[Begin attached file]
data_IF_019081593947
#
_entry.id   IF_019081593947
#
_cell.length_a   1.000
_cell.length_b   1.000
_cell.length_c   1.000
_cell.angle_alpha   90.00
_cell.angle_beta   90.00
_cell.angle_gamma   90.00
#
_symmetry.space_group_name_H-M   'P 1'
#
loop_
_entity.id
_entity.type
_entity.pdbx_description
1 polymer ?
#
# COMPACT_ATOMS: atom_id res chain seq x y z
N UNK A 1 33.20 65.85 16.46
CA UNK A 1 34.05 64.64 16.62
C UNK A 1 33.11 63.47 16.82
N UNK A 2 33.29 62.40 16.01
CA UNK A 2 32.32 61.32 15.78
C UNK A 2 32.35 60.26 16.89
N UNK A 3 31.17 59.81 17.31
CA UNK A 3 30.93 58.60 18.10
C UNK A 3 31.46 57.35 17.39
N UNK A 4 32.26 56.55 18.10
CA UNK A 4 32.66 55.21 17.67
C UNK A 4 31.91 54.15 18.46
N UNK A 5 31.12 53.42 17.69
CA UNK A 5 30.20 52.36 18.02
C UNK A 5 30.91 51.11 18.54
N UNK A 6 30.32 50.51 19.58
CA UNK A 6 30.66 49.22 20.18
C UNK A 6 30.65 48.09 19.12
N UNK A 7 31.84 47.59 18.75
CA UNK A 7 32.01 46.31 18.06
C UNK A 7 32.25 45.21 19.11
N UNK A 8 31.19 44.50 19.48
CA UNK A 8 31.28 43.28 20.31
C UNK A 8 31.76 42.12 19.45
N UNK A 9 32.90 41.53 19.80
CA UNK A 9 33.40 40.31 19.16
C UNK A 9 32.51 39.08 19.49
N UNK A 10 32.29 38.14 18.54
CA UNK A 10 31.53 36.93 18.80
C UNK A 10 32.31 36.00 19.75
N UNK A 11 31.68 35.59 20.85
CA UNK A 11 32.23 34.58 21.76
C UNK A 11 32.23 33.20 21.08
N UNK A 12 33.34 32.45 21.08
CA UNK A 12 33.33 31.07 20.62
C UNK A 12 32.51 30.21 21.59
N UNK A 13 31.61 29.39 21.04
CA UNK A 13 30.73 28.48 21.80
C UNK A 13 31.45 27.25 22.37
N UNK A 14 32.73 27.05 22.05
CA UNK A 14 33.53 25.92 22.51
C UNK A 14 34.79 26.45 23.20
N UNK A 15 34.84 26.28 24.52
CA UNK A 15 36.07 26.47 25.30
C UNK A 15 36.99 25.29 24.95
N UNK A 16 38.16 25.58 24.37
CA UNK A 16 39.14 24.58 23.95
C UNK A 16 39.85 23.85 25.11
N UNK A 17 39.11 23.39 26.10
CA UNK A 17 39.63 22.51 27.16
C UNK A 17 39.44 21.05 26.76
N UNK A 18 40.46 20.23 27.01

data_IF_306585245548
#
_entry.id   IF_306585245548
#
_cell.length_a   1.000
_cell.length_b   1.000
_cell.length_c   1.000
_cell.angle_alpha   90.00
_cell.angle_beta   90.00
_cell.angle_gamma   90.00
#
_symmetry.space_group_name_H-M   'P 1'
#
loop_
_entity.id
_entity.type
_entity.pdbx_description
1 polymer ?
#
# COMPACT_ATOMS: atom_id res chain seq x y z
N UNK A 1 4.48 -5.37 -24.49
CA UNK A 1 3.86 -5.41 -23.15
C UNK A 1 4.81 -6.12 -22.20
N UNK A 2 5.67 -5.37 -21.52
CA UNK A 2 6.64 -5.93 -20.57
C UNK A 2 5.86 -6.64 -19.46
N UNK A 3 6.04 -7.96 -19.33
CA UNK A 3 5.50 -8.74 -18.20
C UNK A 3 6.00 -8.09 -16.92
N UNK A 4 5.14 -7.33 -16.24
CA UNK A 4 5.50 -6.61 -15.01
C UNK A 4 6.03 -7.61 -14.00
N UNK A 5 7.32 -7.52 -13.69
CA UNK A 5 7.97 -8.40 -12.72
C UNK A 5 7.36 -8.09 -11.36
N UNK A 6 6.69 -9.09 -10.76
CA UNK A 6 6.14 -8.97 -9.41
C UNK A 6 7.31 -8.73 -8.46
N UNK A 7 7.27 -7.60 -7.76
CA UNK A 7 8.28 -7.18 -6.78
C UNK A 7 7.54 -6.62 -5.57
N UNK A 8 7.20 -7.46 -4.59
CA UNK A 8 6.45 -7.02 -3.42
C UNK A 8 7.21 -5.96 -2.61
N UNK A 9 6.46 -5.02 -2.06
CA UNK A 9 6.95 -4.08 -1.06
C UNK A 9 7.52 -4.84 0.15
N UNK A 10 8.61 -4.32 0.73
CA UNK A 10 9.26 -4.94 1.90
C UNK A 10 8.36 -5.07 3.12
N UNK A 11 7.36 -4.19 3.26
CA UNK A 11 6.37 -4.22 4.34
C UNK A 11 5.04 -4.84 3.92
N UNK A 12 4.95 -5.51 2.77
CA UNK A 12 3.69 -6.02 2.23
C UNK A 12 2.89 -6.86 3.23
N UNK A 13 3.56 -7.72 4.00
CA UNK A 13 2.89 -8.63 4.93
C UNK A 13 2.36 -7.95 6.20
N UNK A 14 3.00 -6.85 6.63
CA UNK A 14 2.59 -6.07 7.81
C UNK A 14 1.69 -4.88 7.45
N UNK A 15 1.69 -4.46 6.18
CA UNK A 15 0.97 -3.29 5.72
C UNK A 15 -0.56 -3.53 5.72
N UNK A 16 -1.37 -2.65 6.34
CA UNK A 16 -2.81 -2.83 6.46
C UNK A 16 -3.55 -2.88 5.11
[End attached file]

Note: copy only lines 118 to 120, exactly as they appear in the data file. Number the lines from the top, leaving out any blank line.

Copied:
CA UNK A 9 6.95 -4.08 -1.06
C UNK A 9 7.52 -4.84 0.15
N UNK A 10 8.61 -4.32 0.73